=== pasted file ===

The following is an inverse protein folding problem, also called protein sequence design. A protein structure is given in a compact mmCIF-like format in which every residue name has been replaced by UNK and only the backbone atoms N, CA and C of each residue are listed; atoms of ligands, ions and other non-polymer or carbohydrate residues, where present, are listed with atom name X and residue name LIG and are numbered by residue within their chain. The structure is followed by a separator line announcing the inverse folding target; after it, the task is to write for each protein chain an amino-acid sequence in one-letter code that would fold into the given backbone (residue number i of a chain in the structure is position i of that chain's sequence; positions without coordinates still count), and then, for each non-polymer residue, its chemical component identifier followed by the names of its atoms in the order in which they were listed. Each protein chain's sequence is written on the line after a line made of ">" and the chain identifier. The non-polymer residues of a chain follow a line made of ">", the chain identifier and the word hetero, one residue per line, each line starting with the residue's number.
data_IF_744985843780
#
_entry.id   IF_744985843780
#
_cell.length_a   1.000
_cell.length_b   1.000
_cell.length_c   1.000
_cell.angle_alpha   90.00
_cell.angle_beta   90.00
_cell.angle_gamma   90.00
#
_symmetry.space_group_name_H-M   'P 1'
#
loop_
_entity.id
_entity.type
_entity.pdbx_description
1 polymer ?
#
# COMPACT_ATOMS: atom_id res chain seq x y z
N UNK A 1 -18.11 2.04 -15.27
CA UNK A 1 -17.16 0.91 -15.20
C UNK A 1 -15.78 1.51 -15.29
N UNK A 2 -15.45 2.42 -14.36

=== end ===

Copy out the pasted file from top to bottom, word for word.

The following is an inverse protein folding problem, also called protein sequence design. A protein structure is given in a compact mmCIF-like format in which every residue name has been replaced by UNK and only the backbone atoms N, CA and C of each residue are listed; atoms of ligands, ions and other non-polymer or carbohydrate residues, where present, are listed with atom name X and residue name LIG and are numbered by residue within their chain. The structure is followed by a separator line announcing the inverse folding target; after it, the task is to write for each protein chain an amino-acid sequence in one-letter code that would fold into the given backbone (residue number i of a chain in the structure is position i of that chain's sequence; positions without coordinates still count), and then, for each non-polymer residue, its chemical component identifier followed by the names of its atoms in the order in which they were listed. Each protein chain's sequence is written on the line after a line made of ">" and the chain identifier. The non-polymer residues of a chain follow a line made of ">", the chain identifier and the word hetero, one residue per line, each line starting with the residue's number.
data_IF_744985843780
#
_entry.id   IF_744985843780
#
_cell.length_a   1.000
_cell.length_b   1.000
_cell.length_c   1.000
_cell.angle_alpha   90.00
_cell.angle_beta   90.00
_cell.angle_gamma   90.00
#
_symmetry.space_group_name_H-M   'P 1'
#
loop_
_entity.id
_entity.type
_entity.pdbx_description
1 polymer ?
#
# COMPACT_ATOMS: atom_id res chain seq x y z
N UNK A 1 -18.11 2.04 -15.27
CA UNK A 1 -17.16 0.91 -15.20
C UNK A 1 -15.78 1.51 -15.29
N UNK A 2 -15.45 2.42 -14.36